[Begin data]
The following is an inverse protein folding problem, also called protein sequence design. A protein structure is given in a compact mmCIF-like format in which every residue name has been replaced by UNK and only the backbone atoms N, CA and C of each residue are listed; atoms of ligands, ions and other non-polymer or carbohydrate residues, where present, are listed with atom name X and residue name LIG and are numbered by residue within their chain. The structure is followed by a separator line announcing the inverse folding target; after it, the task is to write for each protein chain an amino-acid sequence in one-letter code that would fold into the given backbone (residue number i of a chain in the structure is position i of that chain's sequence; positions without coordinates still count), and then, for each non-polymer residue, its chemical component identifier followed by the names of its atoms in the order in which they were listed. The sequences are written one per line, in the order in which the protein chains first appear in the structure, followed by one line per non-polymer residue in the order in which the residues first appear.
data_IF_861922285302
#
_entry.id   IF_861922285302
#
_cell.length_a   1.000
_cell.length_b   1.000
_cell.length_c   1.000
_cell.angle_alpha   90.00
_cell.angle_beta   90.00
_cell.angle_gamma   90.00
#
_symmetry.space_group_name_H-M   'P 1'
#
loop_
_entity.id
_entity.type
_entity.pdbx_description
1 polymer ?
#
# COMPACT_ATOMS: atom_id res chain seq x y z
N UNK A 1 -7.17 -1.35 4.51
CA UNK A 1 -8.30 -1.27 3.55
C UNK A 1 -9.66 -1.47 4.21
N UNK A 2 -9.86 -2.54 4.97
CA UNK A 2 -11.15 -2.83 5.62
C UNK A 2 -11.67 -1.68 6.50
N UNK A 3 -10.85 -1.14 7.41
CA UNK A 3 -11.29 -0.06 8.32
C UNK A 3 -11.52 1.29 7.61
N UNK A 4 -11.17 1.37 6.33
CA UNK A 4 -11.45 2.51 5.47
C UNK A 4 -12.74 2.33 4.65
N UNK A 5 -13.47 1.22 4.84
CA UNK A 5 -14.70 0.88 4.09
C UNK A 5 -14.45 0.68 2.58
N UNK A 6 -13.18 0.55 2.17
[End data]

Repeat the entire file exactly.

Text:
The following is an inverse protein folding problem, also called protein sequence design. A protein structure is given in a compact mmCIF-like format in which every residue name has been replaced by UNK and only the backbone atoms N, CA and C of each residue are listed; atoms of ligands, ions and other non-polymer or carbohydrate residues, where present, are listed with atom name X and residue name LIG and are numbered by residue within their chain. The structure is followed by a separator line announcing the inverse folding target; after it, the task is to write for each protein chain an amino-acid sequence in one-letter code that would fold into the given backbone (residue number i of a chain in the structure is position i of that chain's sequence; positions without coordinates still count), and then, for each non-polymer residue, its chemical component identifier followed by the names of its atoms in the order in which they were listed. The sequences are written one per line, in the order in which the protein chains first appear in the structure, followed by one line per non-polymer residue in the order in which the residues first appear.
data_IF_861922285302
#
_entry.id   IF_861922285302
#
_cell.length_a   1.000
_cell.length_b   1.000
_cell.length_c   1.000
_cell.angle_alpha   90.00
_cell.angle_beta   90.00
_cell.angle_gamma   90.00
#
_symmetry.space_group_name_H-M   'P 1'
#
loop_
_entity.id
_entity.type
_entity.pdbx_description
1 polymer ?
#
# COMPACT_ATOMS: atom_id res chain seq x y z
N UNK A 1 -7.17 -1.35 4.51
CA UNK A 1 -8.30 -1.27 3.55
C UNK A 1 -9.66 -1.47 4.21
N UNK A 2 -9.86 -2.54 4.97
CA UNK A 2 -11.15 -2.83 5.62
C UNK A 2 -11.67 -1.68 6.50
N UNK A 3 -10.85 -1.14 7.41
CA UNK A 3 -11.29 -0.06 8.32
C UNK A 3 -11.52 1.29 7.61
N UNK A 4 -11.17 1.37 6.33
CA UNK A 4 -11.45 2.51 5.47
C UNK A 4 -12.74 2.33 4.65
N UNK A 5 -13.47 1.22 4.84
CA UNK A 5 -14.70 0.88 4.09
C UNK A 5 -14.45 0.68 2.58
N UNK A 6 -13.18 0.55 2.17